Thanks for this link, Rich. It was very helpful in framing the whole concept of the Semantic Web, and what is might mean for the (near?) future. I think we are already starting to see different aspects of this, as sites are learning from the collective experience or analyzing the flowing of information into larger databases (the whole underpinning of Tim Berners-Lee's original vision of the web).
The question is -- how do we, as teachers, use this movement in the learning environment?
PS -- I also agree with Josie (below) that many people are still trying to wrap their heads around the idea of Web 2.0 and its impact and meaning.
You're lucky! Many people I work with haven't ever heard of web 2.0 and it comes as a bit of a shock to them to know there's "a new internet". The best way I've found of approaching it is to frame of the versions in terms of waves, similar to social movements. For example, First and Second Wave Feminism had a huge amount in common, some significant differences, and a lot of arguments over definitions, methods and aims in between. But they are approaches and activities on a continuum.
I think that most educators are clueless when it comes to Web 2.0. I think discussing Web 3.0 will simply confound the confusion. The purpose of a title is to help people understand something. For the non tech savvy educators Web 3.0 will not help. However, for those of us who have a clear understanding of Web 2.0 there's no problem in using the term Web 3.0. We just have to remember our audience. Just a thought!!
If Web 3.0 will be defined by the emergence of the semantic Web, I think this is a HUGE deal. For me Web 2.0 has meant the emergence of Identity on the Web -- i.e., content no longer is disembodied but is connected to living breathing people (e.g., social bookmarking, Ning :), blogs, etc.). Yet everything is still siloed. My presence here is this group is largely disconnected from my presence on Facebook, LinkedIn, my own blog, the Web site I run. For me, the promise of the semantic Web is to alllow people to trace out in an endless loop these links that the Web 2.0 technologies have allowed us to make between content and personality. For education, I think this means a deeper way of understanding and learning as you can trace all of the footsteps that connect people and ideas.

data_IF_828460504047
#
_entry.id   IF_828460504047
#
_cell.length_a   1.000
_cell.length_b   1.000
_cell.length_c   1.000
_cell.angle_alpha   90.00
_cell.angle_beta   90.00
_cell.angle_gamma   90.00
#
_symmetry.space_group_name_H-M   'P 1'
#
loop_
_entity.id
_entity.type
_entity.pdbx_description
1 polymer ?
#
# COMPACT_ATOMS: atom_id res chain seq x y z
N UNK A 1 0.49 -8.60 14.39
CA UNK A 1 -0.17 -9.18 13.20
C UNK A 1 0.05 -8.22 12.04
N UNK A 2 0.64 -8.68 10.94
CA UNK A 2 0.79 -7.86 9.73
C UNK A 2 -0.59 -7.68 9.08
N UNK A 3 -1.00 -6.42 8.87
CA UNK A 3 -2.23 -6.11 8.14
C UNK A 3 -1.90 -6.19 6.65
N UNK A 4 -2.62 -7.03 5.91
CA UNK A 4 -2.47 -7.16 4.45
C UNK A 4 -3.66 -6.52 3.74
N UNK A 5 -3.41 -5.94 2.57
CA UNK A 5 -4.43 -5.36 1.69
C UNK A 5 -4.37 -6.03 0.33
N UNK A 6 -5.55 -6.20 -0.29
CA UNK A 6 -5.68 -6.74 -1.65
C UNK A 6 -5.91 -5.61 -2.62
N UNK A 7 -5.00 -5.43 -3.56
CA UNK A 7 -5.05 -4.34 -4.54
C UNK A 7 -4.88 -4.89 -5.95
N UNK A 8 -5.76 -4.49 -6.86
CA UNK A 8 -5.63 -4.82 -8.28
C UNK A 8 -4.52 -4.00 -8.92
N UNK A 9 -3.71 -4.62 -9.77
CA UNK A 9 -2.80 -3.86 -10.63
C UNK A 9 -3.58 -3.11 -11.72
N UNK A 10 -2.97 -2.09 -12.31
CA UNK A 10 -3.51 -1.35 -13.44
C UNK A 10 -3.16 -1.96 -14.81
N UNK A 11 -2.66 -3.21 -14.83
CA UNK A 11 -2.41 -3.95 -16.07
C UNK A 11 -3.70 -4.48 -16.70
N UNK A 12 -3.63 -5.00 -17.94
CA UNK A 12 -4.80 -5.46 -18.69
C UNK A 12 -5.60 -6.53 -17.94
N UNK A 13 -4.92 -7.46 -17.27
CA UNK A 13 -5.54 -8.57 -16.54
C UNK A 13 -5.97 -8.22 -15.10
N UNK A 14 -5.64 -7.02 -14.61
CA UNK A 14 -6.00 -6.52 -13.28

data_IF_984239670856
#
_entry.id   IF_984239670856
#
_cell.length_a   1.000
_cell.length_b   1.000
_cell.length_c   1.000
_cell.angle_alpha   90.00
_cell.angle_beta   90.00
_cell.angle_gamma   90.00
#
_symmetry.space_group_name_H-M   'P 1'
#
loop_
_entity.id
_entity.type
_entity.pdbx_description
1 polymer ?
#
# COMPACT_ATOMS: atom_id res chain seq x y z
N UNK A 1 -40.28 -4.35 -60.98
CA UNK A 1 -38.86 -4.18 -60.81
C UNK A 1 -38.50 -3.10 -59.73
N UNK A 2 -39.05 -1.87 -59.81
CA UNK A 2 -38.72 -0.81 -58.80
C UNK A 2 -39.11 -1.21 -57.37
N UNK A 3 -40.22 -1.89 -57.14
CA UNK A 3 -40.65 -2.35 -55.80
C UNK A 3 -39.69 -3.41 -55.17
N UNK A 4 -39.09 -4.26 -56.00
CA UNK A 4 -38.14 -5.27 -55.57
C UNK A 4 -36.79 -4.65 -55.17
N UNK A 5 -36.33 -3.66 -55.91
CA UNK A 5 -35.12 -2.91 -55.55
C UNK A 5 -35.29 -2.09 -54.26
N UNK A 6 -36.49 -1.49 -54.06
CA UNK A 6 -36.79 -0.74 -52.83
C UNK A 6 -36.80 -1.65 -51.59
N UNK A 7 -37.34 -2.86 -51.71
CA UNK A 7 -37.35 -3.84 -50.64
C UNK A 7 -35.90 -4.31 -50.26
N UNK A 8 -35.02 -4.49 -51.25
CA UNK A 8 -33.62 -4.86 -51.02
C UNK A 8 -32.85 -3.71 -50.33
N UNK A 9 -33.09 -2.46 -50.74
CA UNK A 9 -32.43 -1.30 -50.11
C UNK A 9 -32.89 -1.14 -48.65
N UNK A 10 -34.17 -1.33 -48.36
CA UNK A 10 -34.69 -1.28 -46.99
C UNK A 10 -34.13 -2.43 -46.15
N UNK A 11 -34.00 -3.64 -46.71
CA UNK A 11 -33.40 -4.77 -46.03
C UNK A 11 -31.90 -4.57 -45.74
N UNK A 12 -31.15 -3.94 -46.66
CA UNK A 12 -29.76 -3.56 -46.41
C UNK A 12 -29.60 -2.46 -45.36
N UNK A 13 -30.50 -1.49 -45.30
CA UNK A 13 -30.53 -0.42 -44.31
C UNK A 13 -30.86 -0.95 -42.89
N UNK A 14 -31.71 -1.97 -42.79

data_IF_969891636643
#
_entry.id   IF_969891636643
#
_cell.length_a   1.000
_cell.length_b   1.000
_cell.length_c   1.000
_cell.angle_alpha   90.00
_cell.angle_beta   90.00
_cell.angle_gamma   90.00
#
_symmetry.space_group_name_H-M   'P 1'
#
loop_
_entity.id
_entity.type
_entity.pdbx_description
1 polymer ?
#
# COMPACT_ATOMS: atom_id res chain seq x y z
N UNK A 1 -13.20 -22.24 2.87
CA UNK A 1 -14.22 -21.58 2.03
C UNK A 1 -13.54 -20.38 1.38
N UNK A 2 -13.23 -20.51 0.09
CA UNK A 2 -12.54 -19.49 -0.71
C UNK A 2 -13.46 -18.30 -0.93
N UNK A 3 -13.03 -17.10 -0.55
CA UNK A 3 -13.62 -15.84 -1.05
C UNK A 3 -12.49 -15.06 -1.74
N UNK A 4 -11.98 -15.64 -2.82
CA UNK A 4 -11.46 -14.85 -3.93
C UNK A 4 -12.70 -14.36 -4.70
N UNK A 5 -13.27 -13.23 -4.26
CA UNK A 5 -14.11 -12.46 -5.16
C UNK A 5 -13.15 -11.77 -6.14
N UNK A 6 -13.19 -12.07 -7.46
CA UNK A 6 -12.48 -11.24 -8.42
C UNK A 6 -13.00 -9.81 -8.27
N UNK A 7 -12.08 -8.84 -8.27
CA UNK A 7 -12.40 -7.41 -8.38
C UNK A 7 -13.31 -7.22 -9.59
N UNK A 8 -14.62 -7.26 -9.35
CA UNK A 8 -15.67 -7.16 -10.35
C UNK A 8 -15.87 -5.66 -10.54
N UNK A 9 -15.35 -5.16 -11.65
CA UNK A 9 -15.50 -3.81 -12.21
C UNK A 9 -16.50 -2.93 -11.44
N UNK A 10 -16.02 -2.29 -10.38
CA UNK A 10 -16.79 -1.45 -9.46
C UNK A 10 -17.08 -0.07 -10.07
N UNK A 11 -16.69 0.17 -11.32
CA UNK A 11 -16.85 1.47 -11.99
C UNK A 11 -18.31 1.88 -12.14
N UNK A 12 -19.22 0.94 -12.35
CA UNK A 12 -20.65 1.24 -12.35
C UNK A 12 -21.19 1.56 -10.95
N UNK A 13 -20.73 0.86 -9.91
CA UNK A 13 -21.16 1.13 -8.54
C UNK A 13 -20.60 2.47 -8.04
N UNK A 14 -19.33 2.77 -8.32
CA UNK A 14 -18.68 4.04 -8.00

Actually, Jonathan and others, now that I think about it, I'm not sure I get it at all. What is the difference between web 2.0 and web 3.0? What does "semantic web" mean? Explain some more, if you're willing. It's intriguing.
Basically, yes. Who knows what will be invented tomorrow? My personal opinion is the next step for the web will have something to do with voice. Talking computers, computers that will interact, read a webpage, an email. Smarter computers.
web 3.0 is here in the form of a user centered system (see at www.4vision.com) that uses media feature extraction to automatically create sematically based personal digital media spaces wherein the user has the option to operate offline, online and connected to other network peers including those in the home peer network, and extended network communities such as social networks. The system supports many vertical market applications through the use of a high level abstraction based on a storytelling metaphor created through easy to use multimedia templates. For the education market deployment is in the form a personal learning environment application.